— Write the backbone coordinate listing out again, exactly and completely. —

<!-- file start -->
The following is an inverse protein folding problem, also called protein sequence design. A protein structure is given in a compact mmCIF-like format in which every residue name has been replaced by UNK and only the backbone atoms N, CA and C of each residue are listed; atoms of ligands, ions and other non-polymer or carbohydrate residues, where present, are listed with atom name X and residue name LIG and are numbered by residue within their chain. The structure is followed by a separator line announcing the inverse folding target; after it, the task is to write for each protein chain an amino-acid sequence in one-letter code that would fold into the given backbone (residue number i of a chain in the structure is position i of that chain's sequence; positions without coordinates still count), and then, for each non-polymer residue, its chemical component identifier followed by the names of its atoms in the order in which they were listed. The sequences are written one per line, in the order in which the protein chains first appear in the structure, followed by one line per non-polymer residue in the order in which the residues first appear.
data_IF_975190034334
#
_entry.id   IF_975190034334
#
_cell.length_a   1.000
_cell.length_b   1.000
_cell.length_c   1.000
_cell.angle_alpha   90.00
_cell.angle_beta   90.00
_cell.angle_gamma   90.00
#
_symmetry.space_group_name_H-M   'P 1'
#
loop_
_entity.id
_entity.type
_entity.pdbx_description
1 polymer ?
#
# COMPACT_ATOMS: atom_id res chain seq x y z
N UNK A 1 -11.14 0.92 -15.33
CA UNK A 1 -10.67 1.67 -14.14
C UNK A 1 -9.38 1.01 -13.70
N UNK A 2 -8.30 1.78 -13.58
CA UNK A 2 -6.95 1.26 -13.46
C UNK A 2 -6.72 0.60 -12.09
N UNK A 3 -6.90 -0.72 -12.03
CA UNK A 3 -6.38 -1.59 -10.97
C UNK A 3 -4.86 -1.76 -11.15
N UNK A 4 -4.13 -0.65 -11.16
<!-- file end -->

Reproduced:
The following is an inverse protein folding problem, also called protein sequence design. A protein structure is given in a compact mmCIF-like format in which every residue name has been replaced by UNK and only the backbone atoms N, CA and C of each residue are listed; atoms of ligands, ions and other non-polymer or carbohydrate residues, where present, are listed with atom name X and residue name LIG and are numbered by residue within their chain. The structure is followed by a separator line announcing the inverse folding target; after it, the task is to write for each protein chain an amino-acid sequence in one-letter code that would fold into the given backbone (residue number i of a chain in the structure is position i of that chain's sequence; positions without coordinates still count), and then, for each non-polymer residue, its chemical component identifier followed by the names of its atoms in the order in which they were listed. The sequences are written one per line, in the order in which the protein chains first appear in the structure, followed by one line per non-polymer residue in the order in which the residues first appear.
data_IF_975190034334
#
_entry.id   IF_975190034334
#
_cell.length_a   1.000
_cell.length_b   1.000
_cell.length_c   1.000
_cell.angle_alpha   90.00
_cell.angle_beta   90.00
_cell.angle_gamma   90.00
#
_symmetry.space_group_name_H-M   'P 1'
#
loop_
_entity.id
_entity.type
_entity.pdbx_description
1 polymer ?
#
# COMPACT_ATOMS: atom_id res chain seq x y z
N UNK A 1 -11.14 0.92 -15.33
CA UNK A 1 -10.67 1.67 -14.14
C UNK A 1 -9.38 1.01 -13.70
N UNK A 2 -8.30 1.78 -13.58
CA UNK A 2 -6.95 1.26 -13.46
C UNK A 2 -6.72 0.60 -12.09
N UNK A 3 -6.90 -0.72 -12.03
CA UNK A 3 -6.38 -1.59 -10.97
C UNK A 3 -4.86 -1.76 -11.15
N UNK A 4 -4.13 -0.65 -11.16